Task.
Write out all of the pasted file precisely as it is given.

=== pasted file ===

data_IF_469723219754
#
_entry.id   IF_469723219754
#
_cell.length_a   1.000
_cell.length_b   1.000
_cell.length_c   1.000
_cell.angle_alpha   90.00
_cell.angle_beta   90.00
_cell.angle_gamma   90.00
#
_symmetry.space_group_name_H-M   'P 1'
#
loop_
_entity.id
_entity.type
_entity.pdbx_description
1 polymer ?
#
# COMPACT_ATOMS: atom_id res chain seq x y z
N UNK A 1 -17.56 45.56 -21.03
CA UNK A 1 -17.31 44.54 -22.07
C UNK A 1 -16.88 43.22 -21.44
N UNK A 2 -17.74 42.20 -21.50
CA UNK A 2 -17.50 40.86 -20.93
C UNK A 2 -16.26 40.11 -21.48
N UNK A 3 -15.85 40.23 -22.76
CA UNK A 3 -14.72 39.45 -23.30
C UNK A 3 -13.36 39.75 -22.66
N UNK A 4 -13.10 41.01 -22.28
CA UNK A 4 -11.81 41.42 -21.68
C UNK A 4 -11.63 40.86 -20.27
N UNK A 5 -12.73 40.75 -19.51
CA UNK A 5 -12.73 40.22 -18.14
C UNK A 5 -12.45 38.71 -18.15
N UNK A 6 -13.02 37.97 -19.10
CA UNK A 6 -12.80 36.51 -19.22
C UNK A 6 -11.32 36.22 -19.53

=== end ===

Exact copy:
data_IF_469723219754
#
_entry.id   IF_469723219754
#
_cell.length_a   1.000
_cell.length_b   1.000
_cell.length_c   1.000
_cell.angle_alpha   90.00
_cell.angle_beta   90.00
_cell.angle_gamma   90.00
#
_symmetry.space_group_name_H-M   'P 1'
#
loop_
_entity.id
_entity.type
_entity.pdbx_description
1 polymer ?
#
# COMPACT_ATOMS: atom_id res chain seq x y z
N UNK A 1 -17.56 45.56 -21.03
CA UNK A 1 -17.31 44.54 -22.07
C UNK A 1 -16.88 43.22 -21.44
N UNK A 2 -17.74 42.20 -21.50
CA UNK A 2 -17.50 40.86 -20.93
C UNK A 2 -16.26 40.11 -21.48
N UNK A 3 -15.85 40.23 -22.76
CA UNK A 3 -14.72 39.45 -23.30
C UNK A 3 -13.36 39.75 -22.66
N UNK A 4 -13.10 41.01 -22.28
CA UNK A 4 -11.81 41.42 -21.68
C UNK A 4 -11.63 40.86 -20.27
N UNK A 5 -12.73 40.75 -19.51
CA UNK A 5 -12.73 40.22 -18.14
C UNK A 5 -12.45 38.71 -18.15
N UNK A 6 -13.02 37.97 -19.10
CA UNK A 6 -12.80 36.51 -19.22
C UNK A 6 -11.32 36.22 -19.53